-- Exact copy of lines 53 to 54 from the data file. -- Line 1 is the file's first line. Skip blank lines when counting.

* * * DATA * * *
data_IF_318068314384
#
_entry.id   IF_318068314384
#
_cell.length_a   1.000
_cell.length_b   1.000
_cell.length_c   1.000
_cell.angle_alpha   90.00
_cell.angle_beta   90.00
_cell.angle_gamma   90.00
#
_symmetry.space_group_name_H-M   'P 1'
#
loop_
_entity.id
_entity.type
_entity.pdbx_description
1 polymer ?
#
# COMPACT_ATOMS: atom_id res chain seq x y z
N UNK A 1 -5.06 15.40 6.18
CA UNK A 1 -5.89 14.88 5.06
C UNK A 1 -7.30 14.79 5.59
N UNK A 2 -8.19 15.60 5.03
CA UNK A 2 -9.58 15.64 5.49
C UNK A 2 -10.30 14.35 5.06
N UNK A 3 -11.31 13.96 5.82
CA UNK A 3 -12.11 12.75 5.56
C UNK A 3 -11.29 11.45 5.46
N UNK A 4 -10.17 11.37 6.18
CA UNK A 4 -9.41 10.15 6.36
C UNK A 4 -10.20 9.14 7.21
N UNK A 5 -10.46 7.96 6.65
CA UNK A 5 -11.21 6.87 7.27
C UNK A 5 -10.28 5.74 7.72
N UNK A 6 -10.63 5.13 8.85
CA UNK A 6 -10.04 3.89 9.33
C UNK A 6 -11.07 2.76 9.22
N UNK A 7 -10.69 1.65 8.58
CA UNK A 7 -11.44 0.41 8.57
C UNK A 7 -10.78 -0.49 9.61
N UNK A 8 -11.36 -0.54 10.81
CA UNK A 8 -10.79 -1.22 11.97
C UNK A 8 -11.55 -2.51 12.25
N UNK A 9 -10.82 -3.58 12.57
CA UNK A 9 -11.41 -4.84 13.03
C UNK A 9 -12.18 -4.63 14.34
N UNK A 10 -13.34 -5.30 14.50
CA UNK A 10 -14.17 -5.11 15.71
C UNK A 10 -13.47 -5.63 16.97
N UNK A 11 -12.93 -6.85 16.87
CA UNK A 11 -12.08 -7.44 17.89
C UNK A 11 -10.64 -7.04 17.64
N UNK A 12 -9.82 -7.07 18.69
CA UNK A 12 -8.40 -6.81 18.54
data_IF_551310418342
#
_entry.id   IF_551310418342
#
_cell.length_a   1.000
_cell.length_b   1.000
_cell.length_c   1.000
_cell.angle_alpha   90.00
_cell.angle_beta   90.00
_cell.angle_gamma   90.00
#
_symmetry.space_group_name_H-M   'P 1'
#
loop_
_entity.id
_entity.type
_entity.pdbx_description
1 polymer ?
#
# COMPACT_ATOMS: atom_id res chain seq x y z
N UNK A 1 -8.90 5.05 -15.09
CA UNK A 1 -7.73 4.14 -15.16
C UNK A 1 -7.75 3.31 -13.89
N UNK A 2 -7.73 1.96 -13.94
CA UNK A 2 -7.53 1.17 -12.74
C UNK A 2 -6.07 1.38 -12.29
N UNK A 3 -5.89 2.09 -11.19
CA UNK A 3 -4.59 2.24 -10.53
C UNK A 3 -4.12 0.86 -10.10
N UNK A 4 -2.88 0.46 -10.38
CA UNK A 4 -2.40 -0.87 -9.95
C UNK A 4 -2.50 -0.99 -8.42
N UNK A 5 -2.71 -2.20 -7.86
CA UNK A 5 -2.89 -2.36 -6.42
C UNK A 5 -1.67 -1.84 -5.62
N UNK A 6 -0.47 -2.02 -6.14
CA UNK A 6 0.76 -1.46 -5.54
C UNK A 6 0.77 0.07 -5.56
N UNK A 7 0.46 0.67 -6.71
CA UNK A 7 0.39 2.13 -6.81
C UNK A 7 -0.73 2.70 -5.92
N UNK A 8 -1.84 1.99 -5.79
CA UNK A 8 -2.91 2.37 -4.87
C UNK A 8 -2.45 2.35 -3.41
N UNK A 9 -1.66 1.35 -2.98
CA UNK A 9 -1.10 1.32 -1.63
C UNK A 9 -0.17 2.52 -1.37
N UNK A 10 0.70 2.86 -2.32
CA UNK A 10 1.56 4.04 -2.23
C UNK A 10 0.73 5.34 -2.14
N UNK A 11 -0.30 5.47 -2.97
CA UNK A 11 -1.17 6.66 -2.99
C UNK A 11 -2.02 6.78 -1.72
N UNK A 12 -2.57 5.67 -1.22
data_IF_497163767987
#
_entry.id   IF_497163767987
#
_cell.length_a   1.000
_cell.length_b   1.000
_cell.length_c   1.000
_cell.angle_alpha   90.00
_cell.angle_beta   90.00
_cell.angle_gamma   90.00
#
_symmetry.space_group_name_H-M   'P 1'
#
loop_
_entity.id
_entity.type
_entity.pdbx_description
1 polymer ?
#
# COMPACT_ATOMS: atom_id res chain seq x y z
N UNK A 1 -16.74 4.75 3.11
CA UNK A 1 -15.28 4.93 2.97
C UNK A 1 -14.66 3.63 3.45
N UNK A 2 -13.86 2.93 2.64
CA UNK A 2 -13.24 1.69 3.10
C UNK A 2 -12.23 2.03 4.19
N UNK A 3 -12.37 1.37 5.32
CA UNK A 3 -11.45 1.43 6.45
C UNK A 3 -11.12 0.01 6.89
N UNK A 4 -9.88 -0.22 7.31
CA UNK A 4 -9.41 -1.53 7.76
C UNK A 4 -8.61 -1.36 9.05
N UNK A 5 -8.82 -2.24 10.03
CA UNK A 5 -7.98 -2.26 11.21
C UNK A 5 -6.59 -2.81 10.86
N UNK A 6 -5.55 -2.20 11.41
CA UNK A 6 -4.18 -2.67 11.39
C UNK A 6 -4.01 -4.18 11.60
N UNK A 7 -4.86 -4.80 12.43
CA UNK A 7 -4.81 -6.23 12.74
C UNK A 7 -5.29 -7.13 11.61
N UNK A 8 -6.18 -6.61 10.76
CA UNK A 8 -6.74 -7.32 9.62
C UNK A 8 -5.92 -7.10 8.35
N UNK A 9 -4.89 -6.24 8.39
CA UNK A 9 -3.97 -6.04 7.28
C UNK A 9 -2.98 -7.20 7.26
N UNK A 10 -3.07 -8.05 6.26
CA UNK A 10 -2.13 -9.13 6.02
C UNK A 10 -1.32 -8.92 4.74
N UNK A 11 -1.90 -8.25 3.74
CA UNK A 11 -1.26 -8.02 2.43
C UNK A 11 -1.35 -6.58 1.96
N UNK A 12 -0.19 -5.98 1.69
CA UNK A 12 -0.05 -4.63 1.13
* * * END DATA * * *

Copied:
C UNK A 11 -10.64 -7.04 17.64
N UNK A 12 -9.82 -7.07 18.69